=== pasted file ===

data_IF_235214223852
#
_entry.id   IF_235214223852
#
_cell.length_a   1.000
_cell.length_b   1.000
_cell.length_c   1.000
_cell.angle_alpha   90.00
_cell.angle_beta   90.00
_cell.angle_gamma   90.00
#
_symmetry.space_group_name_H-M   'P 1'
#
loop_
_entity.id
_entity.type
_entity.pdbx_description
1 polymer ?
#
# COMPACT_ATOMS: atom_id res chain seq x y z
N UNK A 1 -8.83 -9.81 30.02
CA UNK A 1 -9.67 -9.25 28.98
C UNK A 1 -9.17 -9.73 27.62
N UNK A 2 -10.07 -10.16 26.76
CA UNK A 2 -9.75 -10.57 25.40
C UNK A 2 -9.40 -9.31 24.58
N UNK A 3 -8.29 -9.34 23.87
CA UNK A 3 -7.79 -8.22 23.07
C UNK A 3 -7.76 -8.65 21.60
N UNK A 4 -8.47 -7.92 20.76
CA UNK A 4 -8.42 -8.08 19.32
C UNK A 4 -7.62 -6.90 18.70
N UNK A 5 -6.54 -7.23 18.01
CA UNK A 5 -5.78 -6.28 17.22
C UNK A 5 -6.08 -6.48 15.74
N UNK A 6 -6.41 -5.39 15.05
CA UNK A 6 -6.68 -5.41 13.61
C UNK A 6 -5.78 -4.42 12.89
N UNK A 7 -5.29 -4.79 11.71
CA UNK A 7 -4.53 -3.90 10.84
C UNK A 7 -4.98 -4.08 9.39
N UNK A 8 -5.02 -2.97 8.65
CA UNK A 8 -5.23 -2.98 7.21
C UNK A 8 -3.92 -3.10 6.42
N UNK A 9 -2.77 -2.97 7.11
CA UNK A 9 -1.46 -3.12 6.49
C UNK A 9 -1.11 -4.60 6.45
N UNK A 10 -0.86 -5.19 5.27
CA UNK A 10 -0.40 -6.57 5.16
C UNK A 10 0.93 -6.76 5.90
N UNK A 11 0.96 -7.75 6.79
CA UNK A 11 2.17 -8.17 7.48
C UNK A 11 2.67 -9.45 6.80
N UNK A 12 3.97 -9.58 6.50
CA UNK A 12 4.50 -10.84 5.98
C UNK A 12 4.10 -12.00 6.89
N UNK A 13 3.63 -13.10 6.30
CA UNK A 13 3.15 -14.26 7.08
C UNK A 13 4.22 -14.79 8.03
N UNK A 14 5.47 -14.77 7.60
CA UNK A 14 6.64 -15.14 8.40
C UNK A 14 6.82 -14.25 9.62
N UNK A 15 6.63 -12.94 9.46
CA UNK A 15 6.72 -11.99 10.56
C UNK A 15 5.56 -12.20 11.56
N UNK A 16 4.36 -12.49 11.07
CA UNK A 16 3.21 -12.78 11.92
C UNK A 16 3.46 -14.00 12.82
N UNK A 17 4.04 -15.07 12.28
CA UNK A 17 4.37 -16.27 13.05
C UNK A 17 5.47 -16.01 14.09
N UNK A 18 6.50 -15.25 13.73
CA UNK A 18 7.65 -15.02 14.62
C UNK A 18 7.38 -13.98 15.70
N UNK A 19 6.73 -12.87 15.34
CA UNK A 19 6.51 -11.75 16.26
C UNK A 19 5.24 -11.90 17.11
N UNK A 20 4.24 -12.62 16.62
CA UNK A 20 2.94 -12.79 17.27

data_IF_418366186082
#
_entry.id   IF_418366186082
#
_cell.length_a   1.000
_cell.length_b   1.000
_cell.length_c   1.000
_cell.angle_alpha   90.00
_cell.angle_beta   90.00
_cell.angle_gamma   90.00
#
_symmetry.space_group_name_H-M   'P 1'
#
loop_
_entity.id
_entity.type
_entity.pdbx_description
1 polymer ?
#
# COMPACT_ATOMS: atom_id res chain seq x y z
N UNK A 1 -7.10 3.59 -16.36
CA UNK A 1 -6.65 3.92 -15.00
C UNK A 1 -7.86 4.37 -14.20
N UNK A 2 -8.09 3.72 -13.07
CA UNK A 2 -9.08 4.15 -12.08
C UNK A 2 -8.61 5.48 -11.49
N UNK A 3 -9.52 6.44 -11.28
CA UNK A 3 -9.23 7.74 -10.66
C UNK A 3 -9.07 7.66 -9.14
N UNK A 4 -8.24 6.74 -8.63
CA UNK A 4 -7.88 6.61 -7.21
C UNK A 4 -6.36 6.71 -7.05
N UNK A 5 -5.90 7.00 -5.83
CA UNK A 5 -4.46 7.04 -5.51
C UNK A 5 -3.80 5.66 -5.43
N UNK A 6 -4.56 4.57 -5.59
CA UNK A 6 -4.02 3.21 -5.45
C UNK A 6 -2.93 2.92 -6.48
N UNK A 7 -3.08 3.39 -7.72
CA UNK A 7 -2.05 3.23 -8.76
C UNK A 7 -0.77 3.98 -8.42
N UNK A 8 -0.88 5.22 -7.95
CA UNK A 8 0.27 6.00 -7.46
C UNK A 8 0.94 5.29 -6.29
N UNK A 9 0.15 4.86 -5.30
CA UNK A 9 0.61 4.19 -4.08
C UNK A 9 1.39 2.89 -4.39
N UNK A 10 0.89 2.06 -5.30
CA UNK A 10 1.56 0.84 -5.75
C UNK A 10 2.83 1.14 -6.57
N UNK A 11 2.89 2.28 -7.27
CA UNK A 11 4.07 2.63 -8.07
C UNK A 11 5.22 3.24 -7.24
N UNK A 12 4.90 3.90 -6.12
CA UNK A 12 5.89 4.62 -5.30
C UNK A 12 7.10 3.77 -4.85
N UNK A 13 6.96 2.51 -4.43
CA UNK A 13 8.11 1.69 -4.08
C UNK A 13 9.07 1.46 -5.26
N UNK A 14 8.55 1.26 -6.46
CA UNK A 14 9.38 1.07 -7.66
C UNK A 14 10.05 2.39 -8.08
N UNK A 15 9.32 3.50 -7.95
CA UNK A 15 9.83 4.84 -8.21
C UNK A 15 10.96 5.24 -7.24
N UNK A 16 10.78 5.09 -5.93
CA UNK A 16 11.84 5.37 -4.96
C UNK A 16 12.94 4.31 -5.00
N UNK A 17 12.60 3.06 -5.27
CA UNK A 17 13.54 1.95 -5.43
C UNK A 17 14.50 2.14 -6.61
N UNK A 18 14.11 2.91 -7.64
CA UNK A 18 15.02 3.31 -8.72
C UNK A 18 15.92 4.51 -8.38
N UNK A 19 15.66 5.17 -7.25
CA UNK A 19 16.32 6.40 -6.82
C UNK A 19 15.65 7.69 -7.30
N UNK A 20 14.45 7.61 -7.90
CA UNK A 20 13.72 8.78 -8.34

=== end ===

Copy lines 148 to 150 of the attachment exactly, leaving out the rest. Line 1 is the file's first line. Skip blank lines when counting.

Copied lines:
N UNK A 17 12.60 3.06 -5.27
CA UNK A 17 13.54 1.95 -5.43
C UNK A 17 14.50 2.14 -6.61